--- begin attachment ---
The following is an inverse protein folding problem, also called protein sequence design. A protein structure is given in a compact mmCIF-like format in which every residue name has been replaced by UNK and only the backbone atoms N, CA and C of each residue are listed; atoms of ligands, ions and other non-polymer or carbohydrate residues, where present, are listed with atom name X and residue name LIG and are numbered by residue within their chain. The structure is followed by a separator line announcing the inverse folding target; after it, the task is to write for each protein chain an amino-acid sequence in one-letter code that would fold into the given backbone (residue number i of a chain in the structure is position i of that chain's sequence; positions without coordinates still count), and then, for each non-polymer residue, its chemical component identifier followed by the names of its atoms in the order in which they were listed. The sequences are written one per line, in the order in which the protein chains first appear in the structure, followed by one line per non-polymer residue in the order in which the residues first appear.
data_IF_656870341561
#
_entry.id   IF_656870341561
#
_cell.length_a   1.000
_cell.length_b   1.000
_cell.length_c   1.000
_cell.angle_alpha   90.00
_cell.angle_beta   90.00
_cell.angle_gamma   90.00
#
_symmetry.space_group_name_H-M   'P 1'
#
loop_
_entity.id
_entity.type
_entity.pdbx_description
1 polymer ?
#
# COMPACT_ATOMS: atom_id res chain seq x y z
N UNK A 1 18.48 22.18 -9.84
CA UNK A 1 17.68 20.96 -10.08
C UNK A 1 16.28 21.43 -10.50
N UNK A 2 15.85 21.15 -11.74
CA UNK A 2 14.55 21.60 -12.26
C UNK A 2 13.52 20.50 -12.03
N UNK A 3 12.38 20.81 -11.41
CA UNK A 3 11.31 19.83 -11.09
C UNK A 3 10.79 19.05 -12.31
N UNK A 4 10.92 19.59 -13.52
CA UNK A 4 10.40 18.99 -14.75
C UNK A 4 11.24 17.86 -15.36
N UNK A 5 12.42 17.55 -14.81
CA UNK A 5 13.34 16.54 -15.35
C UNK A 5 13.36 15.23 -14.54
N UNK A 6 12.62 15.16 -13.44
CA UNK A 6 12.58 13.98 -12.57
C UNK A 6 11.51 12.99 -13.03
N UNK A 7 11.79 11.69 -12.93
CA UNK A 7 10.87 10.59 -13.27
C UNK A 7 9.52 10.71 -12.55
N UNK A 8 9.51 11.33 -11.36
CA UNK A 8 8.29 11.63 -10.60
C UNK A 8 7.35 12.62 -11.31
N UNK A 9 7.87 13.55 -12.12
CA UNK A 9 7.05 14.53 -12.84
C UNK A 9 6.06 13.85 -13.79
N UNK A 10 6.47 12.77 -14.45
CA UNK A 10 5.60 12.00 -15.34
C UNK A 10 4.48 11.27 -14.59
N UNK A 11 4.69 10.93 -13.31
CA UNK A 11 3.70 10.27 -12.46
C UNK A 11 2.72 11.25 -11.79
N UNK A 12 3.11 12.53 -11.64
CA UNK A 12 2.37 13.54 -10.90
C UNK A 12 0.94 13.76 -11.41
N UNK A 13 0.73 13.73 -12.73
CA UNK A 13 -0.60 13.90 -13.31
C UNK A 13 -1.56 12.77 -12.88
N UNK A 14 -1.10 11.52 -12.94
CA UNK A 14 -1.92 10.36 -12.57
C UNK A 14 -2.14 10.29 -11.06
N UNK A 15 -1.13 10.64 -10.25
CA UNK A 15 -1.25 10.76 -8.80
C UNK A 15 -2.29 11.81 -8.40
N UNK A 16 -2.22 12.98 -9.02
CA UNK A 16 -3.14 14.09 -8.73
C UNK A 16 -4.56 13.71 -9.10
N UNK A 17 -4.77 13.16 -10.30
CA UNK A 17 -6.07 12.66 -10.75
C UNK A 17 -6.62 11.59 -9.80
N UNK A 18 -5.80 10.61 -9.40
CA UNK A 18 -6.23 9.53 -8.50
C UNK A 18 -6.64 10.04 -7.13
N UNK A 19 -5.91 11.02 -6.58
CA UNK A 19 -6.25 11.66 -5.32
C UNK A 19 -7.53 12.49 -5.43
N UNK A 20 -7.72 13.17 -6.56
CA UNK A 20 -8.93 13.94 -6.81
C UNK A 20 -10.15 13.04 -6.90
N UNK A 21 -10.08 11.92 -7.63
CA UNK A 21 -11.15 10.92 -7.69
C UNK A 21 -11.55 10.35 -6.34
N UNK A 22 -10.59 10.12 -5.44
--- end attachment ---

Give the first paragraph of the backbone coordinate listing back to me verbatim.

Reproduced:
The following is an inverse protein folding problem, also called protein sequence design. A protein structure is given in a compact mmCIF-like format in which every residue name has been replaced by UNK and only the backbone atoms N, CA and C of each residue are listed; atoms of ligands, ions and other non-polymer or carbohydrate residues, where present, are listed with atom name X and residue name LIG and are numbered by residue within their chain. The structure is followed by a separator line announcing the inverse folding target; after it, the task is to write for each protein chain an amino-acid sequence in one-letter code that would fold into the given backbone (residue number i of a chain in the structure is position i of that chain's sequence; positions without coordinates still count), and then, for each non-polymer residue, its chemical component identifier followed by the names of its atoms in the order in which they were listed. The sequences are written one per line, in the order in which the protein chains first appear in the structure, followed by one line per non-polymer residue in the order in which the residues first appear.